Other amendments to the RFP appear to be formatting changes or clarifications.
The more substantial additions – including the terrorism and data rights sections – appear to be standard boilerplate text designed to tick some boxes required by US procurement procedure, rather than being written specifically for ICANN’s benefit.
You can download the original and revised RFP documents here.
The European Commission is disappointed that only US-based companies are eligible to apply to take over ICANN’s IANA contract, but has otherwise welcomed the new deal.
As I reported Friday, the US National Telecommunications and Information Administration has put the IANA contract, which gives ICANN its powers to create new top-level domains, up for rebid.
While ICANN is generally expected to be a shoo-in for the contract, the NTIA tilted the odds in its favor by refusing to consider bids from replacement candidates from outside the US.
The EC said in a statement today:
The Commission believes greater respect should be given by the IANA contractor to respecting applicable law (such as EU personal data protection laws)… In that context, it noted with regret that non-US companies are not allowed to compete for the forthcoming IANA contract.
Neelie Kroes, European Commission Vice-President for the Digital Agenda said in a press release:
The new IANA tender is a clear step forward for global internet governance. A more transparent, independent and accountable management of the Internet domain names and other resources will reinforce the Internet’s role as a global resource.
The EC is also pleased that ICANN/IANA “will have to provide specific documentation demonstrating how the underlying decision-making process was supportive of the public interest” when new gTLDs are approved.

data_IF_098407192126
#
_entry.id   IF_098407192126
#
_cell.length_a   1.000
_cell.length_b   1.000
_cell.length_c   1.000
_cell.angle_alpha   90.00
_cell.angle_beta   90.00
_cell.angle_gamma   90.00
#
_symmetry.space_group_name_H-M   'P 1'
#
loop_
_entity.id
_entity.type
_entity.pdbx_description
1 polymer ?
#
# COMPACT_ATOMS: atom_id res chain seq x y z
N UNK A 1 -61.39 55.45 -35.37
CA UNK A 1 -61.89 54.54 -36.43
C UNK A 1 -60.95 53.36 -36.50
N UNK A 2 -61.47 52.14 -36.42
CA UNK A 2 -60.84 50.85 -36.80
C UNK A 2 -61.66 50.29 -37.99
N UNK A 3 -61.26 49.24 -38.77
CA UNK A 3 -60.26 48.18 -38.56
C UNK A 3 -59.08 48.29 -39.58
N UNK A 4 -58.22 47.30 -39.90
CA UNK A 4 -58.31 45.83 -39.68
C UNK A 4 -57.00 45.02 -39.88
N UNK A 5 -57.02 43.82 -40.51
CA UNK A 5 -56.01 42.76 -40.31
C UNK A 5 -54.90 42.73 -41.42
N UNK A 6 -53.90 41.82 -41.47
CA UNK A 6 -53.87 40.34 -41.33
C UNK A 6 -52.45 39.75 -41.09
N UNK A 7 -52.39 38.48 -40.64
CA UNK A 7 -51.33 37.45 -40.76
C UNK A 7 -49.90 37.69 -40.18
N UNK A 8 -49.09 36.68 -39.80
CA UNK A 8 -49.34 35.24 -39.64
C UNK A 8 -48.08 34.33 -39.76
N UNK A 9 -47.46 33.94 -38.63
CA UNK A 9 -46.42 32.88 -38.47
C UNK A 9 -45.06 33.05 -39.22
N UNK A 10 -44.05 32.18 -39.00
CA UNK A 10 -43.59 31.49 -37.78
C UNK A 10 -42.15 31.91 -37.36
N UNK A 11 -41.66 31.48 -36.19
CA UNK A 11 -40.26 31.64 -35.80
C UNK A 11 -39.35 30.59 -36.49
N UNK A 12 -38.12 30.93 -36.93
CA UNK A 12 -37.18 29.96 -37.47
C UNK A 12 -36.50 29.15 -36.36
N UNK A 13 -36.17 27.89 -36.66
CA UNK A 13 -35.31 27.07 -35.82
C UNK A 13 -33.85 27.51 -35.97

How this provision will be implemented, and how much power it gives ICANN’s Governmental Advisory Committee to kill new gTLD applications, is perhaps the biggest question hanging over the contract today.
The current IANA contract expires at the end of March next year, shortly before the end of ICANN’s first new gTLDs application window.
The US government has put the IANA contract, which currently gives ICANN its powers to create new top-level domains, up for competitive bidding.
The National Telecommunications and Information Administration issued a request for proposals late yesterday, almost a week later than expected.
The Statement Of Work, which defines the IANA contractor’s responsibilities, is over twice at long as the current IANA contract, containing many deliverables and deadlines.
While the contract is open to bidders other than ICANN, ICANN is obviously the likely winner, so it’s fair to read the SOW in that context.
Notably, the section dealing with approving new gTLDs has been changed since the draft language released in June.